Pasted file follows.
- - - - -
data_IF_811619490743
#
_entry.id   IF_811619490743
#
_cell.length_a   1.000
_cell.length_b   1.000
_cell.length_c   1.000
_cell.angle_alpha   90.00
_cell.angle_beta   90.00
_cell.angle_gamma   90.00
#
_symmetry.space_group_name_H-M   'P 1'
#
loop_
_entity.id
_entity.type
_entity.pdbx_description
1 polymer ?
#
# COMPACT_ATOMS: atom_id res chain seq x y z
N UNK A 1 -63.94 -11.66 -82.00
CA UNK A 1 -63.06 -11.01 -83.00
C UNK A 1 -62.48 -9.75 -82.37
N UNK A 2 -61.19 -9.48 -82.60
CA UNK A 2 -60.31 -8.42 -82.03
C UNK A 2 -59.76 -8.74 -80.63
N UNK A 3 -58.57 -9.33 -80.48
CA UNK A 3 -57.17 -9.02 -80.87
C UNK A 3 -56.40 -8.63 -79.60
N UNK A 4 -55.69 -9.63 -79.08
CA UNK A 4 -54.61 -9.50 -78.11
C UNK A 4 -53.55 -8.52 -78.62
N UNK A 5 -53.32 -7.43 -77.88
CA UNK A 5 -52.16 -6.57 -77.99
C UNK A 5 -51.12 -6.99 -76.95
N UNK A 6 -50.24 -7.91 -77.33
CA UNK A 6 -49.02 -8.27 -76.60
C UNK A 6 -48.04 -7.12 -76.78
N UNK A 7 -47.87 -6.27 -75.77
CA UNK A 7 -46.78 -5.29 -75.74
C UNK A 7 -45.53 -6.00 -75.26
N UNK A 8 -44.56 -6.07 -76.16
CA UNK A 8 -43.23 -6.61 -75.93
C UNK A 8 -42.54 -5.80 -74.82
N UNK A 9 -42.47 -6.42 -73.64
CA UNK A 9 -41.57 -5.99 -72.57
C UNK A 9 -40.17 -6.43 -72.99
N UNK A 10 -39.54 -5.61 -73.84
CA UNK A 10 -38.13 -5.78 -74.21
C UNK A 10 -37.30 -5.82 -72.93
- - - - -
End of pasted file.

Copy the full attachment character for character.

data_IF_811619490743
#
_entry.id   IF_811619490743
#
_cell.length_a   1.000
_cell.length_b   1.000
_cell.length_c   1.000
_cell.angle_alpha   90.00
_cell.angle_beta   90.00
_cell.angle_gamma   90.00
#
_symmetry.space_group_name_H-M   'P 1'
#
loop_
_entity.id
_entity.type
_entity.pdbx_description
1 polymer ?
#
# COMPACT_ATOMS: atom_id res chain seq x y z
N UNK A 1 -63.94 -11.66 -82.00
CA UNK A 1 -63.06 -11.01 -83.00
C UNK A 1 -62.48 -9.75 -82.37
N UNK A 2 -61.19 -9.48 -82.60
CA UNK A 2 -60.31 -8.42 -82.03
C UNK A 2 -59.76 -8.74 -80.63
N UNK A 3 -58.57 -9.33 -80.48
CA UNK A 3 -57.17 -9.02 -80.87
C UNK A 3 -56.40 -8.63 -79.60
N UNK A 4 -55.69 -9.63 -79.08
CA UNK A 4 -54.61 -9.50 -78.11
C UNK A 4 -53.55 -8.52 -78.62
N UNK A 5 -53.32 -7.43 -77.88
CA UNK A 5 -52.16 -6.57 -77.99
C UNK A 5 -51.12 -6.99 -76.95
N UNK A 6 -50.24 -7.91 -77.33
CA UNK A 6 -49.02 -8.27 -76.60
C UNK A 6 -48.04 -7.12 -76.78
N UNK A 7 -47.87 -6.27 -75.77
CA UNK A 7 -46.78 -5.29 -75.74
C UNK A 7 -45.53 -6.00 -75.26
N UNK A 8 -44.56 -6.07 -76.16
CA UNK A 8 -43.23 -6.61 -75.93
C UNK A 8 -42.54 -5.80 -74.82
N UNK A 9 -42.47 -6.42 -73.64
CA UNK A 9 -41.57 -5.99 -72.57
C UNK A 9 -40.17 -6.43 -72.99
N UNK A 10 -39.54 -5.61 -73.84
CA UNK A 10 -38.13 -5.78 -74.21
C UNK A 10 -37.30 -5.82 -72.93